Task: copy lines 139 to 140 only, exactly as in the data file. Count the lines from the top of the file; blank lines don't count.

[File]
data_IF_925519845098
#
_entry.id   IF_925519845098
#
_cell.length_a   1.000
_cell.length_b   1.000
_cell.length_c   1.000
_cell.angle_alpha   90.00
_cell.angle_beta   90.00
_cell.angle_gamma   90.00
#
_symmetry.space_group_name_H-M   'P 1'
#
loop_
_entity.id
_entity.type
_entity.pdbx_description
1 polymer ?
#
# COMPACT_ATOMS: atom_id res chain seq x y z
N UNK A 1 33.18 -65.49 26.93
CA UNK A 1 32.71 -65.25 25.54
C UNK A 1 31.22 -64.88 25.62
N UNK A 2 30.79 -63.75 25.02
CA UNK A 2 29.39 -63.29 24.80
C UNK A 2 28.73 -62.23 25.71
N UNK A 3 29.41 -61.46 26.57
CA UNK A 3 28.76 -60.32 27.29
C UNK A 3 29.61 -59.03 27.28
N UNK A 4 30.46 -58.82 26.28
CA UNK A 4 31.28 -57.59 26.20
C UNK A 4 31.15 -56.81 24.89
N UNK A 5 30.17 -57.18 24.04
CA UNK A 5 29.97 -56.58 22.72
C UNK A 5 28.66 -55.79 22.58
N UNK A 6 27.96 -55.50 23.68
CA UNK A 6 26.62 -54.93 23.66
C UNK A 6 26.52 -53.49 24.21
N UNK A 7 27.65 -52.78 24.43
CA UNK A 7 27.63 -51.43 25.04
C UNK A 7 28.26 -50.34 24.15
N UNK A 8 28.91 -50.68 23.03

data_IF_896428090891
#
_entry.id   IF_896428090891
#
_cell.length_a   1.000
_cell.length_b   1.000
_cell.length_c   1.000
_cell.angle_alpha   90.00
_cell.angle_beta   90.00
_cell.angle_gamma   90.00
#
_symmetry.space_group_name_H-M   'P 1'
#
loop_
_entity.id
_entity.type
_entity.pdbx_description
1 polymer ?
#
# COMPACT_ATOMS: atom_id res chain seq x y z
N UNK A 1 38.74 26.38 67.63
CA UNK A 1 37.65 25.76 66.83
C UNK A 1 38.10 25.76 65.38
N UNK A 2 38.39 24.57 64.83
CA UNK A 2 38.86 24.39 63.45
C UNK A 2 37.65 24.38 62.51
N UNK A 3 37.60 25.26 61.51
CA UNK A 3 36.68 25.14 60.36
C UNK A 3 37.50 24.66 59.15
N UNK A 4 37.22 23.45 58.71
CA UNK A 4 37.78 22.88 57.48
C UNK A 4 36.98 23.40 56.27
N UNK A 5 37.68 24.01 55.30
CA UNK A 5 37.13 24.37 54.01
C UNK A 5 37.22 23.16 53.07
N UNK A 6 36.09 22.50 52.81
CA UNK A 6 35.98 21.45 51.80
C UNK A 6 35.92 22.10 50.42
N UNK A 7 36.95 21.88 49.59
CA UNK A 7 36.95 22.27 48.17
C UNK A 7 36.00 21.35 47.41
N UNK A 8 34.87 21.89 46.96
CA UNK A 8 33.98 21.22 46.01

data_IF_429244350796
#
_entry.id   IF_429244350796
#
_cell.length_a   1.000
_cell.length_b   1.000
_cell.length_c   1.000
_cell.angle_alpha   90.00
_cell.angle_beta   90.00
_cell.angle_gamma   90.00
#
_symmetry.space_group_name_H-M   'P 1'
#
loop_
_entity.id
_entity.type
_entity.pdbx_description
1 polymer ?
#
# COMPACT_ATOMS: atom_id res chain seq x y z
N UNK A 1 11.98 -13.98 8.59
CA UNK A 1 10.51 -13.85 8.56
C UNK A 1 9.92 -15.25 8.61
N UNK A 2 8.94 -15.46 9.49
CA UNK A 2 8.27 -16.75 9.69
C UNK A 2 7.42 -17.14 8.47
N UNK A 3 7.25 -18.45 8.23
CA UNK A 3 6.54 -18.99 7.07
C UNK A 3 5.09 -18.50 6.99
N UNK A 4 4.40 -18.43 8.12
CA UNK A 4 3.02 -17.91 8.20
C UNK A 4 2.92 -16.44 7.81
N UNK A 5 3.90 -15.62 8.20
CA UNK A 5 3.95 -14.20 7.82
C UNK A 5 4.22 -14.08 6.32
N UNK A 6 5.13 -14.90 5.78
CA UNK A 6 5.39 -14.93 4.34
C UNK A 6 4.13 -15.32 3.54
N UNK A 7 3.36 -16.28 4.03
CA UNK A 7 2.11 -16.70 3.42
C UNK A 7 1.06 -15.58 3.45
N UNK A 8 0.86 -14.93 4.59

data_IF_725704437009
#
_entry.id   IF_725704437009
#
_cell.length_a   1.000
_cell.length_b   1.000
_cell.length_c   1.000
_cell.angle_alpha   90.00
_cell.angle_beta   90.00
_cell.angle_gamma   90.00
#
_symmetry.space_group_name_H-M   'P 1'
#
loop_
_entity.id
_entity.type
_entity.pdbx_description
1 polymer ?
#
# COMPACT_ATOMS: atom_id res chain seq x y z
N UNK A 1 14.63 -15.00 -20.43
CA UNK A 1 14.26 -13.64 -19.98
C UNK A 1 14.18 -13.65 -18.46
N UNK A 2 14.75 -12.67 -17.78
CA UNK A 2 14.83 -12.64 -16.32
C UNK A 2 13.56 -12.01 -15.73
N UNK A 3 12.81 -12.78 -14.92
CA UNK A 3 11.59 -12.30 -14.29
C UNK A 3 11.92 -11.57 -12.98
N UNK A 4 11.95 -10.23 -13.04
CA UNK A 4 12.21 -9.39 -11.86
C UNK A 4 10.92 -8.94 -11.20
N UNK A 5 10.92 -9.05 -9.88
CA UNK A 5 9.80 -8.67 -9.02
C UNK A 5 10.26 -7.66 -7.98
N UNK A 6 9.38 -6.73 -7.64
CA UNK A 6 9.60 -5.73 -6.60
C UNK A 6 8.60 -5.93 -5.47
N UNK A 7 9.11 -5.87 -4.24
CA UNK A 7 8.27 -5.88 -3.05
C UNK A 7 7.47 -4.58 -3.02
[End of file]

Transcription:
_symmetry.space_group_name_H-M   'P 1'
#